But with costs of living far beyond what most Americans can afford—and projected job growth below average for big U.S. cities—it’s hard to make the case that either the Big Apple or City of Angels offers young people the easiest living or the best shot at success.
Instead, MONEY’s list of top cities for millennials focuses on places where job growth is projected to be above average; food, rent, and other necessities are relatively affordable; and there are high concentrations of grocery stores, pharmacies, laundromats, and other amenities. Additionally, the 5 following cities—ranked by their populations of 20- through 34-year-olds—offer loads of fun bars, restaurants, and leisure activities. Results are limited to cities population 300,000 and higher, and one city per state.—Susie Poppick
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It will come as no surprise to many that the city known for being the “live music capital” tops our list of best places for people aged 20 to 34.
In addition to great quality of life and job opportunities, the metro is home to a 26.2% millennial population. And despite an ultra-reasonable rating of 101 on the cost of living index, Austin is chock full of fun activities, food, drink, and conveniences.
The cherry on top is that projected job growth through 2019 is a robust 13.3%—thanks in part to big tech and telecom employers like Dell, IBM, and AT&T.
But there’s also a great bar and nightlife scene that millennials—who comprise about 26.2% of the total population—might love. The cost of living is 114, below average for big cities on the index, and means neither groceries nor cocktails need to be too expensive.
With top employers like Delta Airlines hiring local workers, Atlanta offers strong employment opportunities: Moody’s expects job growth to be 14.3% through 2019.
Columbus’s sizable millennial population, 25.9% of residents, need never be bored. Between the green and floral Franklin Park Conservatory, creative food venues, unusual art, and good old ball games, young people have plenty of choices for energetic entertainment in the city.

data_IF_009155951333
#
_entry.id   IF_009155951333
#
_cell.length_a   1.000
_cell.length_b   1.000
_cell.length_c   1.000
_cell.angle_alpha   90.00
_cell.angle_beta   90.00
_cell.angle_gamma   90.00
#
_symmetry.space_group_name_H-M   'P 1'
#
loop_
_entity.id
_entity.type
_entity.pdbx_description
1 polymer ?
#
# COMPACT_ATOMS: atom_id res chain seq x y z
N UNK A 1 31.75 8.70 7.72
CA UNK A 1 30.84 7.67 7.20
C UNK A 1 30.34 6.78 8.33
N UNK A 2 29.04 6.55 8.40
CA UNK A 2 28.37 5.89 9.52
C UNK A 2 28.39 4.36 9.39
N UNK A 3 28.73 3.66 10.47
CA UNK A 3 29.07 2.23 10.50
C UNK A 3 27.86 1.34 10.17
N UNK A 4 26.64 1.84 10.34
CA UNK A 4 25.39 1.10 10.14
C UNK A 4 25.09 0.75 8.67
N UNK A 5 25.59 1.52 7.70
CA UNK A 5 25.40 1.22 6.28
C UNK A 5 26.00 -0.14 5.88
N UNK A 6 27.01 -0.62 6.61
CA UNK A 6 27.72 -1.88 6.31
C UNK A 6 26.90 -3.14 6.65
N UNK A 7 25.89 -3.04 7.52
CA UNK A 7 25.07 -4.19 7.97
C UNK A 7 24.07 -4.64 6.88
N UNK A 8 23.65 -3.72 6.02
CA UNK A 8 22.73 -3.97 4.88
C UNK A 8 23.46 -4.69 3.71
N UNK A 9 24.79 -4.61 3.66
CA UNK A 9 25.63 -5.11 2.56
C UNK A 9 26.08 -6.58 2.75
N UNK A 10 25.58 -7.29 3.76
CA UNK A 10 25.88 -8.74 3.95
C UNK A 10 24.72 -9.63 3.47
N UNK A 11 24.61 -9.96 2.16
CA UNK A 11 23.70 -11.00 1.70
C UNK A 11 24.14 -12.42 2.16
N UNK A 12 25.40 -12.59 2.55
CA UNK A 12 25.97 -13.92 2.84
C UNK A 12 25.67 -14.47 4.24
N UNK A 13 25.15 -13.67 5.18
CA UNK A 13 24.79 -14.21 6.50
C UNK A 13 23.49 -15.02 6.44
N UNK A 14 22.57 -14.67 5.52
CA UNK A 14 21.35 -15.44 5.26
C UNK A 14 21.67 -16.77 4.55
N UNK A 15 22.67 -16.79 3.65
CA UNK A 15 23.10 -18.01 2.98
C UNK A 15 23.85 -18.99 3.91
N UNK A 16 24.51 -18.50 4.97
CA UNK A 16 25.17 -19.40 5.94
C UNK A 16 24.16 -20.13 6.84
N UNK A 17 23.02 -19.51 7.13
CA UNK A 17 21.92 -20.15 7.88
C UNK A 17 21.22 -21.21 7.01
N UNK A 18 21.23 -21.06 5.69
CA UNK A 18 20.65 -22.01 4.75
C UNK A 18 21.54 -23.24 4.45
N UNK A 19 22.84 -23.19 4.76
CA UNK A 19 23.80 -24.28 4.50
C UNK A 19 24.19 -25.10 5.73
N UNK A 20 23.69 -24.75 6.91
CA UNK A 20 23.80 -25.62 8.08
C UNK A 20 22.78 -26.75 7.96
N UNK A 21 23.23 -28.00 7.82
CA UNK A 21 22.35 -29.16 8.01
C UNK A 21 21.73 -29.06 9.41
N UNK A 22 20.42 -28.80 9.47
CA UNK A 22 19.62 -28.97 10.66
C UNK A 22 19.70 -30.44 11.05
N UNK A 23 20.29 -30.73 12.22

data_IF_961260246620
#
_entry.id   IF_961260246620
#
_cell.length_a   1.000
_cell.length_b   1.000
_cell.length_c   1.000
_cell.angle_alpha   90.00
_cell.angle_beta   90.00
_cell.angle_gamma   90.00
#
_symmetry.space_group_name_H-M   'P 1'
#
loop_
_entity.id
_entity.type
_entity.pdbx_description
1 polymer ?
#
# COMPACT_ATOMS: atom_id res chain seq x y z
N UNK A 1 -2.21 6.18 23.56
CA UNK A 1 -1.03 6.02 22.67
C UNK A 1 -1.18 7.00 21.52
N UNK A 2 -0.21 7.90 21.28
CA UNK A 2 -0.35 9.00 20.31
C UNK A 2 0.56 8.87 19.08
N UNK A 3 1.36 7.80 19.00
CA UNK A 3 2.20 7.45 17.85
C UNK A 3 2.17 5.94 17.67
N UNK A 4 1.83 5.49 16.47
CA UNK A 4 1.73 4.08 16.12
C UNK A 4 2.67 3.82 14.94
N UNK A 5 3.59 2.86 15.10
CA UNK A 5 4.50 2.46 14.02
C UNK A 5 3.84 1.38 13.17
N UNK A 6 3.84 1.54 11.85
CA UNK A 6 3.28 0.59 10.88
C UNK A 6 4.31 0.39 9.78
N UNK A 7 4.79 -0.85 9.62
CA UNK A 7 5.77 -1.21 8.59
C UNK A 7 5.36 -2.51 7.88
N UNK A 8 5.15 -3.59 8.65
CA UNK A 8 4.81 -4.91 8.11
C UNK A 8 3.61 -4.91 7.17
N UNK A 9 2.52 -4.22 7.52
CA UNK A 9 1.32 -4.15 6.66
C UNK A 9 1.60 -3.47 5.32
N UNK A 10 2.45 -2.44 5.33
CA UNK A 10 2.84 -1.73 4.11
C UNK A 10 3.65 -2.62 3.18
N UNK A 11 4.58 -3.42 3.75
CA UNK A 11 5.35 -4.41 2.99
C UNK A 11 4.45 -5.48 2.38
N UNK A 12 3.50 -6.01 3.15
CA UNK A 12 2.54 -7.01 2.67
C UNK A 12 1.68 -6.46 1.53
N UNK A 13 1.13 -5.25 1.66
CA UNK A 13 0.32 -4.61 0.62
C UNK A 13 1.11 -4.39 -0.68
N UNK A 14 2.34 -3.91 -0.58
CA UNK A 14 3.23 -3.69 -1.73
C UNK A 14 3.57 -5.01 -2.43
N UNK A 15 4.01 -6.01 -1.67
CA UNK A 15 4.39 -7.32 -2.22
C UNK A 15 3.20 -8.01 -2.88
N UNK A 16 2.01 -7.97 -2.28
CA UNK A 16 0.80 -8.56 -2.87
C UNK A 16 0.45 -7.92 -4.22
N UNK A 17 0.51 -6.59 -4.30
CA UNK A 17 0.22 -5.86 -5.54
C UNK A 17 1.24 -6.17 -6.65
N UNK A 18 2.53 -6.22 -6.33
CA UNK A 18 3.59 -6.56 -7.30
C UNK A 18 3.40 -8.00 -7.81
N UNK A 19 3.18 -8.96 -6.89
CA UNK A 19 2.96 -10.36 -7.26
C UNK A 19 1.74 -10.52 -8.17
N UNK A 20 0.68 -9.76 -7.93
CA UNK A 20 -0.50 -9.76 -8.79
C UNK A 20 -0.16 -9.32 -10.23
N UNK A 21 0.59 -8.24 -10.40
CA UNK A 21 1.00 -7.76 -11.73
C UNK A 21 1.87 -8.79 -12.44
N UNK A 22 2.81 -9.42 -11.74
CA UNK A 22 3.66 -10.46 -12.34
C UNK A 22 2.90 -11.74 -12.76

In addition, Columbus is convenient—and surprisingly walkable—which means you don’t necessarily need a car to get around. Projected job growth is a healthy 9.3% through 2019, and the low cost of living—only 103 on the COLI index—makes it stand out among big cities.
With a cost of living index of 105, well below the urban average of 117, the city is affordable on top of being accessible. Residents rave about Hotel Congress—known for being the place where 1930s bank robber John Dillinger’s hid out just prior to his arrest—where visitors can drink and dance late into the night.
The population of locals aged 20 through 34 is a considerable 24.4%. While some of those residents are students at the University of Arizona, others work in the city for employers like Raytheon. Career opportunities are a big draw in the city, where Moody’s projects job growth of about 11.1% over the next five years.
Boasting a millennial population of about 24.1%—a notch higher than the big-city average of 22.9%—Seattle’s vibrant nightlife and walkable conveniences help make 20- and 30-somethings feel right at home. In addition to being a great place for foodies and singles, Seattle is relatively affordable, particularly compared with other large West Coast metropolises.
Though Seattle scores a 120 on the cost of living scale (100 is average for the U.S., 117 is average for large cities, and San Francisco is a pricey 175), generous median incomes of nearly $67,000 per year—compared with the urban average of $50,787—help residents cover costs. And those looking to move to the urban tech center will find lots of opportunity: Moody’s projection for job growth in Seattle through 2019 is about 10.7%, above the big-city average of 9.3%.